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Reds Tanking Update: It's Still All Bad News

Ryan Phillips
Milwaukee Brewers v Cincinnati Reds
Milwaukee Brewers v Cincinnati Reds / Emilee Chinn/GettyImages
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On Sunday, the Cincinnati Reds' quest to tank harder than anyone has ever tanked hit a new low. Rookie phenom Hunter Greene combined with reliever Art Warren to throw a no-hitter against the Pittsburgh Pirates. Unfortunately, the Reds lost the game 1-0, becoming just the sixth team in MLB history to throw a no-hitter and lose. It was yet another example of how bad things have gotten in Cincinnati.

Sunday's loss dropped the Reds to 9-26, which is the worst record in baseball. The scary part? At one point last week they won five of six games -- four of those came against the Pirates, so take that for what it's worth. Despite that winning stretch, the Reds are still the worst team in baseball by a wide margin. The lineup and pitching staff are woeful and there are very few bright spots.

As a team, the Reds currently rank 27th leaguewide in batting average (.216), 25th in on-base percentage (.291), 25th in slugging percentage (.350), 25th in OPS (.641), 21st in home runs (30), 22nd in total bases (396), have the seventh-most strikeouts (318) and are 18th in walks (106). Individually, Joey Votto's OPS is in the tank at a woeful .413, while only two players (Tyler Stephenson, Brandon Drury) boast an OPS of .750 or better. So yeah, it's all bad on offense. But, if anything, the pitching has been worse.

The Reds currently rank dead last in ERA leaguewide. Their mark of 6.04 is more than a full run higher than the next contender (Colorado Rockies, 4.91). Cincinnati is also last in WHIP (1.55), 29th in opponent batting average (.265), have allowed the most walks in baseball (157), and the most home runs (49). And in 35 games this season, Reds starters have logged only three quality starts. If that isn't enough, the Reds' bullpen ranks 29th in ERA (4.93). There are no silver linings to be found here.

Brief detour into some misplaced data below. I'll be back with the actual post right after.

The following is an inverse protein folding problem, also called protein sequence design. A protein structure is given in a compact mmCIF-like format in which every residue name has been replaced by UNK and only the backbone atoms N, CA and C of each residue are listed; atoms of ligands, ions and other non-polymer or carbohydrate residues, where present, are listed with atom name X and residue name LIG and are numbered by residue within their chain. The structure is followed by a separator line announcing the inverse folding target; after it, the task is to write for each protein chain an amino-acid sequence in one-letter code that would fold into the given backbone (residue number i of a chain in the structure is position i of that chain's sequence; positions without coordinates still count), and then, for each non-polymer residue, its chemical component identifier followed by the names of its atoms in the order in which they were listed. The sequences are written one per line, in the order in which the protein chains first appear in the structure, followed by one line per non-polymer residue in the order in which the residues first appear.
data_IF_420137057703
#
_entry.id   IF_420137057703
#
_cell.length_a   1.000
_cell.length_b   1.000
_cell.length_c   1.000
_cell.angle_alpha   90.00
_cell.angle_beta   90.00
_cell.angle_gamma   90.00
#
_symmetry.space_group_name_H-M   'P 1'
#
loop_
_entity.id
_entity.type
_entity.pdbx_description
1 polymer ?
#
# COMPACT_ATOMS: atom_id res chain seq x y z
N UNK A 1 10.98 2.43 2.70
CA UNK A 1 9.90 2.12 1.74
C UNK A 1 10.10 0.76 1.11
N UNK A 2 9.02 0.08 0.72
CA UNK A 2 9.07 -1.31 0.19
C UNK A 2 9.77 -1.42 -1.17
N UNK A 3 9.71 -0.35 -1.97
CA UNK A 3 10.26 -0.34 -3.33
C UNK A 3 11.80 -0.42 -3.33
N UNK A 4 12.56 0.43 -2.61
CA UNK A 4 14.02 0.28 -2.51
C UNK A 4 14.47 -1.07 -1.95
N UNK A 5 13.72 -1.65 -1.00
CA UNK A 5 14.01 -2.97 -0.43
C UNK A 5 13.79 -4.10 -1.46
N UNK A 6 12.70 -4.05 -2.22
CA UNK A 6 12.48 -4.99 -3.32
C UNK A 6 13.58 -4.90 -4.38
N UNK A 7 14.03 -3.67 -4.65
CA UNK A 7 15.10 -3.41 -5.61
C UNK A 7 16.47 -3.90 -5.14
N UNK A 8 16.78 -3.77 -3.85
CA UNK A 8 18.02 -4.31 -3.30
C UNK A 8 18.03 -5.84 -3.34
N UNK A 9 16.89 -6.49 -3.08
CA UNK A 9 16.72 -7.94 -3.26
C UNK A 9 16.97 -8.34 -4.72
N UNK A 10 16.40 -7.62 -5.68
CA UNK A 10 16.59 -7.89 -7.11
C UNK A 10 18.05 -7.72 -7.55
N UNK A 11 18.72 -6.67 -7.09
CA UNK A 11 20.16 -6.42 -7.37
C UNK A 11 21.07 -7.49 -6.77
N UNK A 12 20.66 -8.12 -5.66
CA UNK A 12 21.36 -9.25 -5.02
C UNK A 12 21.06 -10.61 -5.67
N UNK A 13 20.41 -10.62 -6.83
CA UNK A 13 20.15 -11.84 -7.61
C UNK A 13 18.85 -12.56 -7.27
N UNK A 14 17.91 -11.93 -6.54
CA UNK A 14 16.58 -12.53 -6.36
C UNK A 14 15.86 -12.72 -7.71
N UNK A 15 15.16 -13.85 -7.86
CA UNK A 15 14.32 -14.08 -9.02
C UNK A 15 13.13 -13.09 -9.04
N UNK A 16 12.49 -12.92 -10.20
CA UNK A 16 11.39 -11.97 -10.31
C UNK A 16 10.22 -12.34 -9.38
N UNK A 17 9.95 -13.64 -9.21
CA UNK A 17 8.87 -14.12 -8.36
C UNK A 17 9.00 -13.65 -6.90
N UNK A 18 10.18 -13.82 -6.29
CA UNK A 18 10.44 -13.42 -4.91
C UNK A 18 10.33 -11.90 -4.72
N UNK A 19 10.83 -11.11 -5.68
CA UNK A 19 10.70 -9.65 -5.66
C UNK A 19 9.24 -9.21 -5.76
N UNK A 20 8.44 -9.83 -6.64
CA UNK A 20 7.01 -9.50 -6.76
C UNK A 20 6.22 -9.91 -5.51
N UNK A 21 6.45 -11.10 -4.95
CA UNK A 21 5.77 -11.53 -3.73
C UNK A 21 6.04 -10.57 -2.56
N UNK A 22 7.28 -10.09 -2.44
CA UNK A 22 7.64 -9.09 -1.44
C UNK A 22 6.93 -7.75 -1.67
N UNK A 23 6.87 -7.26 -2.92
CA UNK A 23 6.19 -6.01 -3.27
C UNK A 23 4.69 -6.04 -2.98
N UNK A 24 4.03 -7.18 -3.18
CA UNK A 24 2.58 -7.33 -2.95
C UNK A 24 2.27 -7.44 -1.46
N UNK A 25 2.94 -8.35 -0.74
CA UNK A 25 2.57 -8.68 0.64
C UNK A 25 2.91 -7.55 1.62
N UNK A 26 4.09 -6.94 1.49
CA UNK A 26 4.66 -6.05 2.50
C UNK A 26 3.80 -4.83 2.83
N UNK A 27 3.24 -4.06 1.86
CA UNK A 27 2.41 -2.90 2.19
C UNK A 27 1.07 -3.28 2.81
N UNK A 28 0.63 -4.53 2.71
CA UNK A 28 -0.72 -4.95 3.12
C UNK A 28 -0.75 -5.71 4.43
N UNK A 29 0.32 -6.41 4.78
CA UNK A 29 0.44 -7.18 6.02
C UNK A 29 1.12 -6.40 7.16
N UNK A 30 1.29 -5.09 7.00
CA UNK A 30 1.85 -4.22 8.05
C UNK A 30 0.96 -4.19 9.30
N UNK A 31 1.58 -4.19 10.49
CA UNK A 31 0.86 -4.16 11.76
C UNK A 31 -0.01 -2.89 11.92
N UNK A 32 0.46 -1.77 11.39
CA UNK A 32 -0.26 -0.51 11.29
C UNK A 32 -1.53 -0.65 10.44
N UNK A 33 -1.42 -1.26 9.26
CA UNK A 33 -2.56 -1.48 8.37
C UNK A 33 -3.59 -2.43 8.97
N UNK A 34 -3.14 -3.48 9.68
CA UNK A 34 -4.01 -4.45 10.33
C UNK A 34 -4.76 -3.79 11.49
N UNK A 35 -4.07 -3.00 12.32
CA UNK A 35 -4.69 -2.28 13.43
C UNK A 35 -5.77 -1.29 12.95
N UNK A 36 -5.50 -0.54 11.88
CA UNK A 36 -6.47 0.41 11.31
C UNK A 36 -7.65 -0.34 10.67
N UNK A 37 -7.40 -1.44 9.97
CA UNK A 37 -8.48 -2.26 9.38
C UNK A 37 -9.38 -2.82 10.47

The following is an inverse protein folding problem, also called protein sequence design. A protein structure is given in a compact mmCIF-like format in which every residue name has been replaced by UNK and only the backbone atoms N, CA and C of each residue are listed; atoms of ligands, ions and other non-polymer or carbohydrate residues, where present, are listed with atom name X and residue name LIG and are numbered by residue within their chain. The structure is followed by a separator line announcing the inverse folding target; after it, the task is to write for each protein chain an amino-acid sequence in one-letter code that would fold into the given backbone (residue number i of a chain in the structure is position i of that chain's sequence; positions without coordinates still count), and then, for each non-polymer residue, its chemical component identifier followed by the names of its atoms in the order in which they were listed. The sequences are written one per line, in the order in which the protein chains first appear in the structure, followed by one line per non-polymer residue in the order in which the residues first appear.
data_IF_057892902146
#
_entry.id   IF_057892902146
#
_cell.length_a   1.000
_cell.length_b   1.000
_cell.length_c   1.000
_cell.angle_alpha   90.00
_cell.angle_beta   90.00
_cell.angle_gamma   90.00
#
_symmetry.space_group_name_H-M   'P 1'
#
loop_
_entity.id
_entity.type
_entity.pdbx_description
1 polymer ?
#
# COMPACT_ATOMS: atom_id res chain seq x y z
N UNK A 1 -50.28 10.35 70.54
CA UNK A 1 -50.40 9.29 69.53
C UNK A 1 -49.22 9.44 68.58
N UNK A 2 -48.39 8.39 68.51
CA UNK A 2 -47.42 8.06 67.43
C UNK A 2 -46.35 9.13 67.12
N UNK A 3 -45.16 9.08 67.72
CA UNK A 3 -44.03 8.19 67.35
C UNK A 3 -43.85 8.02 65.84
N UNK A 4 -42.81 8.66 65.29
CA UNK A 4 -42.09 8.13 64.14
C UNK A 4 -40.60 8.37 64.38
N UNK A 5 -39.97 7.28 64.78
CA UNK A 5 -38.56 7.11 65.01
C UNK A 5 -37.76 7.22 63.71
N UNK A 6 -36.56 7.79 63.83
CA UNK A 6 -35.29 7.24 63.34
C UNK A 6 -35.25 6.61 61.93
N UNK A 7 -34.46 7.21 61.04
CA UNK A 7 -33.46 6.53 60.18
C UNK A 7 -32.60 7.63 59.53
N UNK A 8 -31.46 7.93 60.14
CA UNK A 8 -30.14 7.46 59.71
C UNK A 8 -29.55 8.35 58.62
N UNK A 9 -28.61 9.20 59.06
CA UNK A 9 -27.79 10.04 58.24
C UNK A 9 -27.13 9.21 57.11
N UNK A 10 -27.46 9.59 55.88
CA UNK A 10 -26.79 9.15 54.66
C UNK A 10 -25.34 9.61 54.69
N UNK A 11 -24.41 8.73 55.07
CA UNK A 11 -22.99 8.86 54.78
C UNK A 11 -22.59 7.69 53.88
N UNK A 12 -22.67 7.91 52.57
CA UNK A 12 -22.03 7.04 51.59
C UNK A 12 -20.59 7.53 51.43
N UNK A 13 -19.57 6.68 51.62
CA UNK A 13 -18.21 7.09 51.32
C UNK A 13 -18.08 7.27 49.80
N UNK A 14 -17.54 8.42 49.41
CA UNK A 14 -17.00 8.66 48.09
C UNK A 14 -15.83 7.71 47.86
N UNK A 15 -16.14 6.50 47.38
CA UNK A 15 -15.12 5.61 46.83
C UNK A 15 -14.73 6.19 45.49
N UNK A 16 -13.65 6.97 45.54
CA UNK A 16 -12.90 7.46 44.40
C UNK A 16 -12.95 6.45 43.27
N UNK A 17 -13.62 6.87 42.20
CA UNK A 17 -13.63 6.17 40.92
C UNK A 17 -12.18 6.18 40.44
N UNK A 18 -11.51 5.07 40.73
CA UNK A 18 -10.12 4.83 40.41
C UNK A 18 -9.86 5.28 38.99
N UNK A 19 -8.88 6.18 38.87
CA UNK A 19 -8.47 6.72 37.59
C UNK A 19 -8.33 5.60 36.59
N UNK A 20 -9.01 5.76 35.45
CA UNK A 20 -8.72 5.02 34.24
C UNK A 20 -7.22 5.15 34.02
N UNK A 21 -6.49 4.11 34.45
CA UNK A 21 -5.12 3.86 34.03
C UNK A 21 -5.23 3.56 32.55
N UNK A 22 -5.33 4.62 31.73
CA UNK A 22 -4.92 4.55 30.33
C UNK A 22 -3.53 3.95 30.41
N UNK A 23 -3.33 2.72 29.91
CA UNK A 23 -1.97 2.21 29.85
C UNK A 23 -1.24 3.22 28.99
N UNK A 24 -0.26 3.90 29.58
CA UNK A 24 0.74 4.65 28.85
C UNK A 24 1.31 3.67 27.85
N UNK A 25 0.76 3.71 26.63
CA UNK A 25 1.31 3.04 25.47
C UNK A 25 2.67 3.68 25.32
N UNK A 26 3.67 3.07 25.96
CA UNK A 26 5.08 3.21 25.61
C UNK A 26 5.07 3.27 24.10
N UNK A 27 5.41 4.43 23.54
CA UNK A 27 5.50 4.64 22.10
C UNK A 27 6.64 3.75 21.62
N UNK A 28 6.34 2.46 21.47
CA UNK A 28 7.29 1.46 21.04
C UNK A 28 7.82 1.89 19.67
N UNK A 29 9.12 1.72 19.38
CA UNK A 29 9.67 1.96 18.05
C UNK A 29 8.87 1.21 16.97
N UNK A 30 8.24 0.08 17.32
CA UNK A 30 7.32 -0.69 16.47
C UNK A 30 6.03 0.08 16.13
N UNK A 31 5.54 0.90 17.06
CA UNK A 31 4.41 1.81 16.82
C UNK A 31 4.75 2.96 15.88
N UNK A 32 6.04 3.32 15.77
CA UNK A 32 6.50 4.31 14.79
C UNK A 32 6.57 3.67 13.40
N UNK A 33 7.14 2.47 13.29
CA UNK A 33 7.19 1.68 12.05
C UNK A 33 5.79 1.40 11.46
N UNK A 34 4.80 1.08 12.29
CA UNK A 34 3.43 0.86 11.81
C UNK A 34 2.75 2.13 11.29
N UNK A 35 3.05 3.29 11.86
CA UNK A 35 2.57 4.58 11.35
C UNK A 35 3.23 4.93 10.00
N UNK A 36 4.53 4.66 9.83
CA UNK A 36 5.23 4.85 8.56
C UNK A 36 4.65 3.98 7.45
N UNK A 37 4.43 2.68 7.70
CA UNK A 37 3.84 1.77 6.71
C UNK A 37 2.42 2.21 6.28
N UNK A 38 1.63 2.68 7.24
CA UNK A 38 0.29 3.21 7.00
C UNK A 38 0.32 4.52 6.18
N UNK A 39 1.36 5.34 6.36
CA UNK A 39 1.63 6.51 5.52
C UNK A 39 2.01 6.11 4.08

The Reds may not be the worst team in baseball history, but they're going to give some records a run for their money. This is what happens when Major League Baseball refuses to actually punish teams for tanking and tacitly approves of it. The Reds barely missed the playoffs in 2021, then proceeded to sell off or refuse to re-sign a number of key players in the offseason in order to cut payroll. It was an obvious attempt to tank and make a ton of money while doing so. Hell, Reds president Phil Castellini brazenly boasted the team's fans would just have to deal with a few awful seasons and continue to support the franchise.

What happening in Cincinnati is wrong. It's a great baseball town and the fans deserve better. And we'll continue to call out the absurdity of what's happening in the Queen City as we have all season.

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